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It’s that time of year again when we’re all reminded of one of the most famous sayings on Wall Street: “sell in May and go away.” The concept is simple enough. The stock market tends to perform better on average in the November through April period than the May through October period. The performance differential is statistically significant and has been persistent over time.
Many market participants take the saying at face value and interpret “go away” to mean “go to cash” or “short the market.” However, the data since 1928 does not suggest this is the appropriate interpretation. In the Table below, you’ll notice that while the average/median returns in the May through October period are lower than the November through April period, they are still positive. In fact, the S&P 500 has posted positive returns in the May through October period 64% of the time, only marginally lower than the 66% of positive returns in the November through April period.
Therefore, long-term investors would actually be wise to ignore the many calls to “go away” from May through October as they would, on average, be missing out on periods of positive returns.
For our part, while “sell in May” is certainly an interesting phenomenon, it is not a tradable investment strategy. To us, underlying conditions trump seasonality and our quantitative process is continuously evaluating these underlying conditions as a guide to portfolio rotations. Looking back at recent history, it is easy to see why blindly following a strict interpretation of “sell in May” can be highly sub-optimal at times.
While “sell in May” worked well in 2008 (-30.1% from May-Oct) as the economy was in a recession and the stock market was in the middle of a Bear Market, 2009 was an entirely different story. The stock market bottomed in March of 2009 and the economy was entering a new expansion by June. From May through October 2009, the S&P 500 would advance 18.7% and was up in each one of the “worst six months.”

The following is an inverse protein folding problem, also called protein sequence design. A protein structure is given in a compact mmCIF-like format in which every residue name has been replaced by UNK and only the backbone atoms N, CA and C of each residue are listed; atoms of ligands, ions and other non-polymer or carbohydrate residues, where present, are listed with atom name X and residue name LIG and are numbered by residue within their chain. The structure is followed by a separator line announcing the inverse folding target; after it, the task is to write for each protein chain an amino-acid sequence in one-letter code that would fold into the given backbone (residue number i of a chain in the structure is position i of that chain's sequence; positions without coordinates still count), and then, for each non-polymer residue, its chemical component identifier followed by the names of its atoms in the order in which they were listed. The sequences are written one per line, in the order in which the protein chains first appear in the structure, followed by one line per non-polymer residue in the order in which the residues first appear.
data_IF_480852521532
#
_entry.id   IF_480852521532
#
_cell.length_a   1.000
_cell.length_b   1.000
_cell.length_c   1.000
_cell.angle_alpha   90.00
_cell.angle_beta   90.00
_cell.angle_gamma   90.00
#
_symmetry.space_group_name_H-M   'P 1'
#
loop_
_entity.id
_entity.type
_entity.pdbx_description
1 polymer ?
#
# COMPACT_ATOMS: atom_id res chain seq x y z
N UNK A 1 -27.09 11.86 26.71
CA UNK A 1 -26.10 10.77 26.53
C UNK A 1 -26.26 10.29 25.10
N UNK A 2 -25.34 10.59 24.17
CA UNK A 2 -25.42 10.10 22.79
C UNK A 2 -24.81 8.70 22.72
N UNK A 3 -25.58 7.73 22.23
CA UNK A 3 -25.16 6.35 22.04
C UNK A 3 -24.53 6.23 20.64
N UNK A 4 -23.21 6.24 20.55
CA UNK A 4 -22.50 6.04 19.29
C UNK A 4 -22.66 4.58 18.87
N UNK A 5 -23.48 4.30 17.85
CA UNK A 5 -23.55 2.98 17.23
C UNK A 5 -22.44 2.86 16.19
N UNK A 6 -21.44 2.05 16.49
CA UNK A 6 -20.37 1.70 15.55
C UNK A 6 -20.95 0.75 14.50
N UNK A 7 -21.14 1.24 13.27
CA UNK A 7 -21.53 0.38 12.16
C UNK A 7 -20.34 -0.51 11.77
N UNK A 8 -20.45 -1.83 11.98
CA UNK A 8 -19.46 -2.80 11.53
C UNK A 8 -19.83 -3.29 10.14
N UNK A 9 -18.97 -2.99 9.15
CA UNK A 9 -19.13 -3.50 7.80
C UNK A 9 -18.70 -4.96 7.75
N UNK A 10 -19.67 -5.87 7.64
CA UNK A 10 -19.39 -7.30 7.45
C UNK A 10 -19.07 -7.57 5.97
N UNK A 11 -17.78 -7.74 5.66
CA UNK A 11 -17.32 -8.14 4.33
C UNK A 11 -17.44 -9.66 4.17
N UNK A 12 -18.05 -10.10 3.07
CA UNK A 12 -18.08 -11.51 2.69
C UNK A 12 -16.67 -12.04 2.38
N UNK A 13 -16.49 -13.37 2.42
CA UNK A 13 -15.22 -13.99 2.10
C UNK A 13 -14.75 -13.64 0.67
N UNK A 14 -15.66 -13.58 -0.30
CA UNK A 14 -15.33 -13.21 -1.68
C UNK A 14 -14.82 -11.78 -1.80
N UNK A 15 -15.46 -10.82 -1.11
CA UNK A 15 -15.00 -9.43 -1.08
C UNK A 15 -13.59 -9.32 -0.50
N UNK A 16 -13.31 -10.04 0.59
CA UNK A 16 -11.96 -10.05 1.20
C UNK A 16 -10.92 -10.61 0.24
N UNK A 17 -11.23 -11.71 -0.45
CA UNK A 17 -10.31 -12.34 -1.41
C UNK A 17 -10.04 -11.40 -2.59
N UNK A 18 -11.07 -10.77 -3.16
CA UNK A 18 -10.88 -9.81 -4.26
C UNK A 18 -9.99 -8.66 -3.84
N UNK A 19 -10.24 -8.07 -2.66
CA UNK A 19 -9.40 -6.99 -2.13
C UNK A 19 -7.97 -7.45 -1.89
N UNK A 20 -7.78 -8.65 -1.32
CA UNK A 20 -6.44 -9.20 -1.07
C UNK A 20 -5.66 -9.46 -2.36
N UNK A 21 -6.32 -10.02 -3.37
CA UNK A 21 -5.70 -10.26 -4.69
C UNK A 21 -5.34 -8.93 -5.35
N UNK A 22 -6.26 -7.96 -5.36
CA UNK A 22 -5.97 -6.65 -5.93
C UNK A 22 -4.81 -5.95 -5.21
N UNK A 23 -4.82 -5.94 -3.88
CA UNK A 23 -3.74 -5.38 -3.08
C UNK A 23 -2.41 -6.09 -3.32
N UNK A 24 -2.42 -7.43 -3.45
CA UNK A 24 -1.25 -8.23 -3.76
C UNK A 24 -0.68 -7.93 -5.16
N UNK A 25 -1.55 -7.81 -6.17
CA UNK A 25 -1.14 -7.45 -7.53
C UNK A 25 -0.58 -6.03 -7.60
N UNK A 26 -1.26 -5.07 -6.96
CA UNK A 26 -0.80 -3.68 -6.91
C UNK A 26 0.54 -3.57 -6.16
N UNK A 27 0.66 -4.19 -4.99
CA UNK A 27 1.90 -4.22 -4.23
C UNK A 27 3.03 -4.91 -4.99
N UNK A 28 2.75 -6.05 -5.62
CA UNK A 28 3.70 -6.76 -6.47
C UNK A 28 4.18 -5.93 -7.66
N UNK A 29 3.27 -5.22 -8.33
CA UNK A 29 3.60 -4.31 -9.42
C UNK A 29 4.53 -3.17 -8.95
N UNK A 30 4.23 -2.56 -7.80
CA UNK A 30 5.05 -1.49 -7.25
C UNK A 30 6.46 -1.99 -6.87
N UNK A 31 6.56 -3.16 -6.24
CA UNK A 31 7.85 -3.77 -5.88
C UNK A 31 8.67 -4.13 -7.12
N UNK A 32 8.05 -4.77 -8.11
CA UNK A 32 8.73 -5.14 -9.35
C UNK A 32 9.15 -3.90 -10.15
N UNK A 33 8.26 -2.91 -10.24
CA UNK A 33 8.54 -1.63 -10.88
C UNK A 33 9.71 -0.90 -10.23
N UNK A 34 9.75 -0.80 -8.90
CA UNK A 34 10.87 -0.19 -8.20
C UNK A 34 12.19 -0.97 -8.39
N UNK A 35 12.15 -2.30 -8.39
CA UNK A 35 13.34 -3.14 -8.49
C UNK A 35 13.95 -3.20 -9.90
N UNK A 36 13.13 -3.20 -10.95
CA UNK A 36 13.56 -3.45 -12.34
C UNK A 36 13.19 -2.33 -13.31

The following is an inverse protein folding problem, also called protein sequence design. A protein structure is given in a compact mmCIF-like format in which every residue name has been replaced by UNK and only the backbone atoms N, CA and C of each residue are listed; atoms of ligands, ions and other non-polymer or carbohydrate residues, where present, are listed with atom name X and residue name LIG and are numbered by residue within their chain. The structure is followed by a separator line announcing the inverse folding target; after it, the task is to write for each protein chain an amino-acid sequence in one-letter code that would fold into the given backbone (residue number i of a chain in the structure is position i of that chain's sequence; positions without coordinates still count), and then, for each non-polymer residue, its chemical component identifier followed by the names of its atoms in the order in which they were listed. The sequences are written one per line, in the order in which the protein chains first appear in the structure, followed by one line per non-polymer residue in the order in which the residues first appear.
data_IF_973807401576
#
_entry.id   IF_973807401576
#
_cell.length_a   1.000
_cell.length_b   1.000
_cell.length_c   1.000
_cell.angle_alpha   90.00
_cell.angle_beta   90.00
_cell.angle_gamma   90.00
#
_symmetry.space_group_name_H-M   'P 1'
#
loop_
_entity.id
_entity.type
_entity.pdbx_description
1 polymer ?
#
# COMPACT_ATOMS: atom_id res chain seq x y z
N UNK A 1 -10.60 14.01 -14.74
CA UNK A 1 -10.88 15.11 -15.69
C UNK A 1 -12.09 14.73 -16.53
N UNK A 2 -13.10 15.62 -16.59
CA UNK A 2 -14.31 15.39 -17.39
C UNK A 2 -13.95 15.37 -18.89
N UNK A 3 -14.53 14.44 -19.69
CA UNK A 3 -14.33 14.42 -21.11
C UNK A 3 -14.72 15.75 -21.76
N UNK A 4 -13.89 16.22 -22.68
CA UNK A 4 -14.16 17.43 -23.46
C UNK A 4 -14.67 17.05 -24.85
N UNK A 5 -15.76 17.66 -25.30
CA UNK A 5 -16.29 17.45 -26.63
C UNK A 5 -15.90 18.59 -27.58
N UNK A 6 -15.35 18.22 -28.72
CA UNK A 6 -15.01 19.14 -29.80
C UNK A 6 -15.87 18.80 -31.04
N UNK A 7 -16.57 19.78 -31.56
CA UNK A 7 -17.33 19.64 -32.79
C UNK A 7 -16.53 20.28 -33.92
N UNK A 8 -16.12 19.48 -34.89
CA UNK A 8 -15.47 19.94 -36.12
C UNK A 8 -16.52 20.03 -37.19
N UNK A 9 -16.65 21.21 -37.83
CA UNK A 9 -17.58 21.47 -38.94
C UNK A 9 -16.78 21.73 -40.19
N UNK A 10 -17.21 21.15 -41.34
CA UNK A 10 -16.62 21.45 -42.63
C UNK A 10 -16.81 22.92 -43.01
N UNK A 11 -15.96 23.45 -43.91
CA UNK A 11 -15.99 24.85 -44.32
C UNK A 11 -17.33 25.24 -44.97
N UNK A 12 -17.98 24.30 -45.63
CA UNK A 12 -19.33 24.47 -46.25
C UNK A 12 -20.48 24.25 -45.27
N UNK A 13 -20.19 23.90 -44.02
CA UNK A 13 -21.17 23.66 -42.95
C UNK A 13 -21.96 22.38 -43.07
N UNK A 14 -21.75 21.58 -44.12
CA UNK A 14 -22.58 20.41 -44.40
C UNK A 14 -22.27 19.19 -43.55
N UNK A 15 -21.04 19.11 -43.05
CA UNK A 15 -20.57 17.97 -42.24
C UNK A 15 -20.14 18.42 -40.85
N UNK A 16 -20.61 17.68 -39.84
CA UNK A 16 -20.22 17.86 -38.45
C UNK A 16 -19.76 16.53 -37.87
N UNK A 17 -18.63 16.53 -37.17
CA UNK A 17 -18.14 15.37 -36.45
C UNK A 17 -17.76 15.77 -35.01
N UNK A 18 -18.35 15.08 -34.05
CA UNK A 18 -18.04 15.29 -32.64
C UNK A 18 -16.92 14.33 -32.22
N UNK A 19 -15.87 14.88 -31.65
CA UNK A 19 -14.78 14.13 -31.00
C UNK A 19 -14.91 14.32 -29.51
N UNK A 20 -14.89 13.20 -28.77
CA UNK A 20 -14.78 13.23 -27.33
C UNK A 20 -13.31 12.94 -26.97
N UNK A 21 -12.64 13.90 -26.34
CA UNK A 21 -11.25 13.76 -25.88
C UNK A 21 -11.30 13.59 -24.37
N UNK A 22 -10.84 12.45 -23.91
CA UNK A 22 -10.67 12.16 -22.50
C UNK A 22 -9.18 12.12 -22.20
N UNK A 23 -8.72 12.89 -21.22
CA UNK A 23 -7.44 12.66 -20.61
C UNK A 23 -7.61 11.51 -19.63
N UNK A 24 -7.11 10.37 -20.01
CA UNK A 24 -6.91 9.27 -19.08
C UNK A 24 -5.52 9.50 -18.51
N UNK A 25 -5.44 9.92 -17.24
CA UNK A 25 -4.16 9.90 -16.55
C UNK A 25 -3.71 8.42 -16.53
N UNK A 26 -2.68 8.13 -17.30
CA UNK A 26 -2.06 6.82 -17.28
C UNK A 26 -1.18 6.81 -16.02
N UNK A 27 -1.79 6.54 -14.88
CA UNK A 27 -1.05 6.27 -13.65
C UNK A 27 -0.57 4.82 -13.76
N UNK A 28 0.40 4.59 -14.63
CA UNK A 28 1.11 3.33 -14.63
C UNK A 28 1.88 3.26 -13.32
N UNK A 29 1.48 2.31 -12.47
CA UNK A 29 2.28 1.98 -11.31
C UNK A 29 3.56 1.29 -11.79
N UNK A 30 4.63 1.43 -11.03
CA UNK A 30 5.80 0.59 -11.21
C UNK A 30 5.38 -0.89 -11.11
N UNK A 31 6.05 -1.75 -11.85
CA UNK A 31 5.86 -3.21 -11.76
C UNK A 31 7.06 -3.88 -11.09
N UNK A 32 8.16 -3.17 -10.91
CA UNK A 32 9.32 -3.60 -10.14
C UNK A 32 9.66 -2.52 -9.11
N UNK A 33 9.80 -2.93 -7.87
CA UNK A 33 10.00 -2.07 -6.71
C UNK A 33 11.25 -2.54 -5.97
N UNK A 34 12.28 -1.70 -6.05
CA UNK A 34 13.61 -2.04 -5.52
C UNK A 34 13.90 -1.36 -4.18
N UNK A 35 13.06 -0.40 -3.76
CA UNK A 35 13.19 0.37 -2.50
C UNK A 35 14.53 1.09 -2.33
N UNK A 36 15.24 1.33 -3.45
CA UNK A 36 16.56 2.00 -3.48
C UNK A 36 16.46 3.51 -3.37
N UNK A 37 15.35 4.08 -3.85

In 2010 and 2011, the market would decline in May through October but in both of those years it was not a straight line down as we saw sharp intermittent rallies along the way. 2012 posted a slightly positive return from May through October but again it was not a straight line, starting off very weak with a 10% decline in May-June followed by a rally higher. In 2013, similar to 2009, we saw a strong move higher (+10%) which completely ignored the “sell in May” adage.
What will occur this year? It remains to be seen but instead of focusing on “sell in May” we will adhere to our process and defer to what the underlying conditions are telling us. In the traditionally bullish January through April period, the underlying conditions were mostly suggesting caution was warranted. We saw significant outperformance by the Utilities sector and long-duration Treasuries in the first four months of the year, two market anomalies we recently wrote about in award-winning papers (click here for our paper on Utilities; click here for our paper on Treasuries). As such, we maintained a defensive posture in our ATAC strategies for much of this period.
In early May, when seasonality was supposed to turn bearish, we took the other side and shifted to a more aggressive posture in portfolios as underlying conditions were starting to improve. That’s where we stand today but we remain on high alert for weakness in underlying conditions, especially given where we are in the cycle and the factors suggesting we could see a rise in volatility at some point this year. Should these conditions begin to weaken, we are prepared to rotate away into more defensive areas of the market.
This writing is for informational purposes only and does not constitute an offer to sell, a solicitation to buy, or a recommendation regarding any securities transaction, or as an offer to provide advisory or other services by Pension Partners, LLC in any jurisdiction in which such offer, solicitation, purchase or sale would be unlawful under the securities laws of such jurisdiction. The information contained in this writing should not be construed as financial or investment advice on any subject matter. Pension Partners, LLC expressly disclaims all liability in respect to actions taken based on any or all of the information on this writing.
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